“The invention of the wheelbarrow is usually traced to China’s Chuko Liang, and adviser to the Shu-Han Dynasty from AD 197 to 234, who had it developed as a means of transport for military supplies. The first evidence of wheelbarrows being used in Europe is found in illustrations in the thirteenth century.”
Niall Edworthy, The Curious Gardener’s Almanac (2006).
Remembering that odd piece of information from earlier use, I had to photograph a garden barrow when I came across it in Kunming Botanic Gardens in China last month. In fact these Chinese barrows are more like carts and they must be pulled, not pushed. If your definition of a wheelbarrow is that it be a single-wheeled cart, then these would not qualify, even though they are to be found in the original habitat.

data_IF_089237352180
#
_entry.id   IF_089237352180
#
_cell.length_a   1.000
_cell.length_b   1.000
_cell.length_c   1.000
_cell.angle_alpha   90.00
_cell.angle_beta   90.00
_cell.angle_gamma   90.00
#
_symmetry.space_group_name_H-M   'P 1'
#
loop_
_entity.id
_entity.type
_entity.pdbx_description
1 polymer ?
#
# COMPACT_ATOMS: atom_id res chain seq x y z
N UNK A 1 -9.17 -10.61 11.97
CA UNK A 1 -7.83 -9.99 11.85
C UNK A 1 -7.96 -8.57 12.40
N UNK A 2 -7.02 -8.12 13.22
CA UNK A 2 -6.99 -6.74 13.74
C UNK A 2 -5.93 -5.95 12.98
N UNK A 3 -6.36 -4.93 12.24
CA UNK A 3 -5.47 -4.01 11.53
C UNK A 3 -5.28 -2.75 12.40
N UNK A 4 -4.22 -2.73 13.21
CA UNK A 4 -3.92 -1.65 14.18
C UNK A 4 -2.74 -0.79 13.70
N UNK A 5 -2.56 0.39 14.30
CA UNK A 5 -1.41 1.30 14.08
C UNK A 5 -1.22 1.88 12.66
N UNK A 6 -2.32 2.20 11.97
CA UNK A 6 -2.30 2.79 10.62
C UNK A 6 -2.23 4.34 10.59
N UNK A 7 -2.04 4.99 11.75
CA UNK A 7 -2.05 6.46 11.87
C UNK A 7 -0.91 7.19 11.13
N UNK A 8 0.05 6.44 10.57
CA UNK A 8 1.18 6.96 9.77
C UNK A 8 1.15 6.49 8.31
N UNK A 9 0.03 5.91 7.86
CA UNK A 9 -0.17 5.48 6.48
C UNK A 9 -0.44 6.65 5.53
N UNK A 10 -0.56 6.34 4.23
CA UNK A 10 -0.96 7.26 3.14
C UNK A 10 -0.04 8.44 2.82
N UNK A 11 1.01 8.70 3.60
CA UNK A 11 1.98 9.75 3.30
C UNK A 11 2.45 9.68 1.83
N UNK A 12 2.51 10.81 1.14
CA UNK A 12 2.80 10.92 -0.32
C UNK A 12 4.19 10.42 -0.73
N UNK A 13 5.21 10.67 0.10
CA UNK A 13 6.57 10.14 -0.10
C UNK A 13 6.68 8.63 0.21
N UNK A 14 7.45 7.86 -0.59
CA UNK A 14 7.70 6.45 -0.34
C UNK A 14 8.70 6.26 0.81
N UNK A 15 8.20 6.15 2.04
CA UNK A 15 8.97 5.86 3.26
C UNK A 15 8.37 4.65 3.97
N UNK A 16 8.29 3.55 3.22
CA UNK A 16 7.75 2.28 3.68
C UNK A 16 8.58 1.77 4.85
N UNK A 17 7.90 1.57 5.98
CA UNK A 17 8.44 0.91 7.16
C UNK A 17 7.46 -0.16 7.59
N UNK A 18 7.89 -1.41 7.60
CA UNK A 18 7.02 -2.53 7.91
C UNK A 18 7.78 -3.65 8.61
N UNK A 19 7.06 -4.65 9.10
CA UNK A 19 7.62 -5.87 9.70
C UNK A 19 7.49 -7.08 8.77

Double wheeled barrows are, however, clearly more stable than our garden barrows, capable of holding a greater volume and decidedly versatile. We came across this building site in a small village in the south of China where it is a receptacle for winching bricks up to the second storey. There did not appear to be a New Zealand Workplace Safety Officer on site.
And then winched down again to be refilled.
It is said that the earliest barrows had a large, single wheel centrally located beneath the load. It does seem likely that as a means of transporting military supplies, the barrow would have been designed to have one person pulling from the front and one pushing from behind. Presumably the need for greater stability has led to design modifications over the subsequent centuries but the only huge, technological advance has been the development of the pneumatic tyre.